By Nancy Covert
The payoff for a nine month-long Pinochle season in Steilacoom is half a year in the future. Four couples who’ve been meeting since September, though, are looking forward to this long-established conclusion to a favorite pastime. When their 2013-14 season concludes next May, they’ll take the winnings in the “Kitty” and enjoy dinner somewhere—the location’s still to be determined.
So—what’s Pinochle—and who plays it anymore?
The once-popular card game, popular with those of a certain age, achieved fame in the early 19th century when it was exported from Europe—is derived from the game “Bezique.” The French word “Binocle” also means “eyeglasses,” and is derived from “Binage”—another French word—for the combination of playing cards called “Binocle.”
Adapted from the German card game “Skat,” it is more similar to whist or euchre. A favorite game of Irish and Jewish immigrants, at least in one city, Syracuse, N.Y., it was banned during WW I because of anti-German sentiment.
This particular group of local players, that included Barbara and Bob Studebaker, Lowell and Jean Bier, Lenore Rogers, Pepper and Barby Roberts and Kate Storaasle began playing about 54 years ago.
The Steilacoom Pinochle Players had its founding in 1959, Bob recalled, when a quartet of male teachers at Clover Park School District’s newly opened Iva Mann School, started the card game. The men all had an interest in Golf.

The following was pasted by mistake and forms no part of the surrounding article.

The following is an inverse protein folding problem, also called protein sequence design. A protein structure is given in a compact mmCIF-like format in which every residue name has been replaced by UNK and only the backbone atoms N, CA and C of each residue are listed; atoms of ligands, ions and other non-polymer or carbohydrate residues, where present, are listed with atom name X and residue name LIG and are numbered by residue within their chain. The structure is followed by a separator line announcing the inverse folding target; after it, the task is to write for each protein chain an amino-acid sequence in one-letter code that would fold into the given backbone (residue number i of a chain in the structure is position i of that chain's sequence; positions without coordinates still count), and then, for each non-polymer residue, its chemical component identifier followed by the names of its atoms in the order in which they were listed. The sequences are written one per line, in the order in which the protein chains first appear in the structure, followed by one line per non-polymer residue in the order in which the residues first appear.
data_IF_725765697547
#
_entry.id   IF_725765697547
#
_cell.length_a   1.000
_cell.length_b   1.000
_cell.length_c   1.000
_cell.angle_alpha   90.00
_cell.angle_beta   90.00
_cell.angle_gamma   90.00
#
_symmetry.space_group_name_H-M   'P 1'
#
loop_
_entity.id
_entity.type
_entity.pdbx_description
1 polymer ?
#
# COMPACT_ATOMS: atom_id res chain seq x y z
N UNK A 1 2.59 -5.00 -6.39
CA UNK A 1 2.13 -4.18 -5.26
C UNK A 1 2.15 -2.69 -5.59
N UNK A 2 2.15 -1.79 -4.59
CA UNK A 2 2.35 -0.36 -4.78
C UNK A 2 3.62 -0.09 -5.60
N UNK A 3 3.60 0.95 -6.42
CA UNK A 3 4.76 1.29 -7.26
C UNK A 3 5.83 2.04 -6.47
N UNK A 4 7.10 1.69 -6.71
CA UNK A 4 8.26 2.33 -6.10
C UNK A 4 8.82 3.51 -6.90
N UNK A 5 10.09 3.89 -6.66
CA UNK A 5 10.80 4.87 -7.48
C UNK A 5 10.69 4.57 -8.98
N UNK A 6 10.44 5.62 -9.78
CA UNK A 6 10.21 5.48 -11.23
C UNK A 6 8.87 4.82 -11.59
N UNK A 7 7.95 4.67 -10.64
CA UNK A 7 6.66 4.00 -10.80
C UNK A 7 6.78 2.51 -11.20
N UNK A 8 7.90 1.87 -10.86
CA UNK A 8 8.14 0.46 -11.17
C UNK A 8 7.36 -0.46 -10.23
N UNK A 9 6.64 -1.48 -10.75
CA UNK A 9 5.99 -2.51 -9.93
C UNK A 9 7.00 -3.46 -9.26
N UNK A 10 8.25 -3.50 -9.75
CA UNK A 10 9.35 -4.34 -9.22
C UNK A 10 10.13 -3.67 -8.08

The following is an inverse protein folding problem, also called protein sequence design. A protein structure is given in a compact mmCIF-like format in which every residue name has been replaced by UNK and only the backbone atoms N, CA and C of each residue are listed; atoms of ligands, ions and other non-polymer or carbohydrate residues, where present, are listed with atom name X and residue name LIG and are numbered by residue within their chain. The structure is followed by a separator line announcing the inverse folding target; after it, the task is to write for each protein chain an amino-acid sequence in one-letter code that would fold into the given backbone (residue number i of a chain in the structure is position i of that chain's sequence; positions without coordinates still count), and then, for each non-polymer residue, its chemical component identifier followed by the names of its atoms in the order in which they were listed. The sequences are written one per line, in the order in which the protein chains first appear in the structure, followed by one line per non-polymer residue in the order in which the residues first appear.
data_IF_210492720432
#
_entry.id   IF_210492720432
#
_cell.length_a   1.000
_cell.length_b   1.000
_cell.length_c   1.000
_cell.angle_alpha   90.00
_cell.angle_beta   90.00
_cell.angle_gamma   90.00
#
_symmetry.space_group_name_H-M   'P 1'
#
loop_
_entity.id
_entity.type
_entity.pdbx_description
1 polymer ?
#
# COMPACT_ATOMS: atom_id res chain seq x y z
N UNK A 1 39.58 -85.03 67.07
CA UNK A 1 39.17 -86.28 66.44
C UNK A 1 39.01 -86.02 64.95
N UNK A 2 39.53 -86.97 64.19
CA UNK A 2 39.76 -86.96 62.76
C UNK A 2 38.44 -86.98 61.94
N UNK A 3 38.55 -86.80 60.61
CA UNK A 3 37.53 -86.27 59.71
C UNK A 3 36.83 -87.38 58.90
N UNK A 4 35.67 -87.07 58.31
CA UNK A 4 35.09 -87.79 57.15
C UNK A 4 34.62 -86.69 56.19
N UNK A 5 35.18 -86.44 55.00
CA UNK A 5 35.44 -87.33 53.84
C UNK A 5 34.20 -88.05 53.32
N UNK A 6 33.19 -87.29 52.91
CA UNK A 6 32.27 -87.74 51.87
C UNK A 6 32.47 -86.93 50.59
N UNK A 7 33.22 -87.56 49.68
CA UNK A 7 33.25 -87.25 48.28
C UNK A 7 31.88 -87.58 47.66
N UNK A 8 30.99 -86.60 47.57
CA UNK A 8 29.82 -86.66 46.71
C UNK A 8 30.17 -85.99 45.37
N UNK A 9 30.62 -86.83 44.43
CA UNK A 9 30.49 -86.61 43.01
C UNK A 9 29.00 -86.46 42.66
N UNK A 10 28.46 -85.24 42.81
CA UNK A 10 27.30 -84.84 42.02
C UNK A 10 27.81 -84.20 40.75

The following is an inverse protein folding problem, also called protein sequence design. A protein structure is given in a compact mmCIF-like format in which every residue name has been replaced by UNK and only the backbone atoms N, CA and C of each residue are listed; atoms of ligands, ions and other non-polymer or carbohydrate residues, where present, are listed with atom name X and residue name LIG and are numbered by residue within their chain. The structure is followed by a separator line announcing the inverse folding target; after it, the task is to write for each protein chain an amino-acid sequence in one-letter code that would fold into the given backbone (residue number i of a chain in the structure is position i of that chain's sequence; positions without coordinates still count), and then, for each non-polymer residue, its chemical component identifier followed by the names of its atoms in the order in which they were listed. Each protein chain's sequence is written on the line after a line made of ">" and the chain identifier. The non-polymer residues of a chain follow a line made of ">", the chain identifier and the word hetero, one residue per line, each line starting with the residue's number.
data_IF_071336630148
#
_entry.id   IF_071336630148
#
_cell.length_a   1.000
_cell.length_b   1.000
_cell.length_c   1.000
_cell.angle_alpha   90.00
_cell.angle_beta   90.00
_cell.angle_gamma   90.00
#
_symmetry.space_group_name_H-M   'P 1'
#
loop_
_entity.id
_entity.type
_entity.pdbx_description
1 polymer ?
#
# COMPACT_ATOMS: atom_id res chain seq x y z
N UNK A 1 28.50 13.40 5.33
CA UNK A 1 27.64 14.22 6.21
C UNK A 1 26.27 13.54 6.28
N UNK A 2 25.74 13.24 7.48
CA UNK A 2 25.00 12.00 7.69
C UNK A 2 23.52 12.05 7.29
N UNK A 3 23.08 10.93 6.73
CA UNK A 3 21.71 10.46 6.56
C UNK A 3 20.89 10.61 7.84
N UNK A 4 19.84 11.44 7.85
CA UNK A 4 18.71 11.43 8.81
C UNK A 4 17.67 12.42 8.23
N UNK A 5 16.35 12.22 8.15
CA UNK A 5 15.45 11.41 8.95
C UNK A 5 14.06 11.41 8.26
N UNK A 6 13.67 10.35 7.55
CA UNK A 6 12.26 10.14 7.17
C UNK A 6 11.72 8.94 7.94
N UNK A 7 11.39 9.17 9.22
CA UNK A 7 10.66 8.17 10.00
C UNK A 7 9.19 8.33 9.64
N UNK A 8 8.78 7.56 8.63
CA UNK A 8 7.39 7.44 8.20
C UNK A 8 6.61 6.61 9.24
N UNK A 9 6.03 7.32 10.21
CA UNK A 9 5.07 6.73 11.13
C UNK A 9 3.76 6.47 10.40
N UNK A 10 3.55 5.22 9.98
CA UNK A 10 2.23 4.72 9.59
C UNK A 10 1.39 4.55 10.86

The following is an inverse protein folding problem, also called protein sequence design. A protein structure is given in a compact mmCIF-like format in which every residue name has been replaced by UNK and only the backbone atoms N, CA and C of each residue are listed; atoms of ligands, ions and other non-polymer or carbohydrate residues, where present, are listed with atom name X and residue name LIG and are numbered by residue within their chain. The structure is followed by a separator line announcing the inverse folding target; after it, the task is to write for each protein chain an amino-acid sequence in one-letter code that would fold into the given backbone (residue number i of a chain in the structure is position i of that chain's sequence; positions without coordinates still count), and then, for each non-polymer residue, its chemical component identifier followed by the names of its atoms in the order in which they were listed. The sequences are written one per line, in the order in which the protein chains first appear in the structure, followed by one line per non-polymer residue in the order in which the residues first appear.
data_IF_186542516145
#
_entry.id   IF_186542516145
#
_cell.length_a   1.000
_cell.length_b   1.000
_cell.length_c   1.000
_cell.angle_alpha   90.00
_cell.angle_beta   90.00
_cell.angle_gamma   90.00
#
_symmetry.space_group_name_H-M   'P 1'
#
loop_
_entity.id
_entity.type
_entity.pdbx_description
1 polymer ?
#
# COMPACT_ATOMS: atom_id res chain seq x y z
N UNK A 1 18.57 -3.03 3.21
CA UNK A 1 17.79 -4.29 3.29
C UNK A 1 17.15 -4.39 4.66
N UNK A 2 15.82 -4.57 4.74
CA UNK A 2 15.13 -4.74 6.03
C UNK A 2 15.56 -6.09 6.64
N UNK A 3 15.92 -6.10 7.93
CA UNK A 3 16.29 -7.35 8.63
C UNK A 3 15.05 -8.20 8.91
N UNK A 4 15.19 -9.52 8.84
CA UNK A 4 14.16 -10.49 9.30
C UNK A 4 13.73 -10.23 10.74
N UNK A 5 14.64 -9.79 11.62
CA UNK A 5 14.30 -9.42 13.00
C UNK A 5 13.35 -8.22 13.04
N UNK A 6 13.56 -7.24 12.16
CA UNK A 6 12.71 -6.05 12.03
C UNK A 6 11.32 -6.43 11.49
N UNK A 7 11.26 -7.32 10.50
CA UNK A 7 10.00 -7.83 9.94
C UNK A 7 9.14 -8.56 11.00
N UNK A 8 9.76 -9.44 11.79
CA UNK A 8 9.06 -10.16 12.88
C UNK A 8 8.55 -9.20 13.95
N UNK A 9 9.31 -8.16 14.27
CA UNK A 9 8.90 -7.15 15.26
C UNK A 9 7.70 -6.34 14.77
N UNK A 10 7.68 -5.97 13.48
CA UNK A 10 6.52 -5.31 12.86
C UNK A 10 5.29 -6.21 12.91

“It was something for us all to do in the evenings,” he continued. The Season originally ran from May through September. Now that the players are all retired, however, the Season goes from September through May.
“Back in Minnesota, especially during the winter months,” said Lowell, “we all played Pinochle, my parents, grandparents, aunts and uncles. We all sat around the kitchen table. It’s how I learned to count numbers,” he added.
Lenore recalled how strange it seemed to her, as a young adult, to have her former high school art teacher as part of their group.
For those who play, it’s a pleasant way to spend an afternoon or evening. Originally the players met on weekends; this past month’s Game was held on a Friday afternoon.
Pinochle features a special 48-card deck, consisting of two sets each of 9, 10, Jack, Queen, King and Ace from all four sets. It also can be played using standard ranking with simple changes in scoring.
Rather than go into a lengthy explanation of how the game is played—check the Internet or a Player’s Handbook for Game details. Game variations include Triple Deck, Racehorse, Cutthroat, and, of course, there’s even Internet Pinochle!
Back to the Steilacoom players, though. Each monthly game is held at one of the player’s homes. The host is responsible for refreshments, and everyone contributes to the “Kitty” or pot, usually in 40 cent increments.
The Pinochle Pot, though, is not divided. At Season’s End, explained Lenore, the money is used to pay for dinner for the entire group.
“Obviously,” she added, “we have to subsidize our dinner.”
Of all the years they’ve played, recalled Bob, the first time another fellow teacher, George G. played, he placed his cards on the table—four Aces! He added that he had “four more Aces as well in his hand!”
That’s rare, said Bob.
* Former players included Frank and Lorna Trelore, Ken Storaasle and Bill Rogers.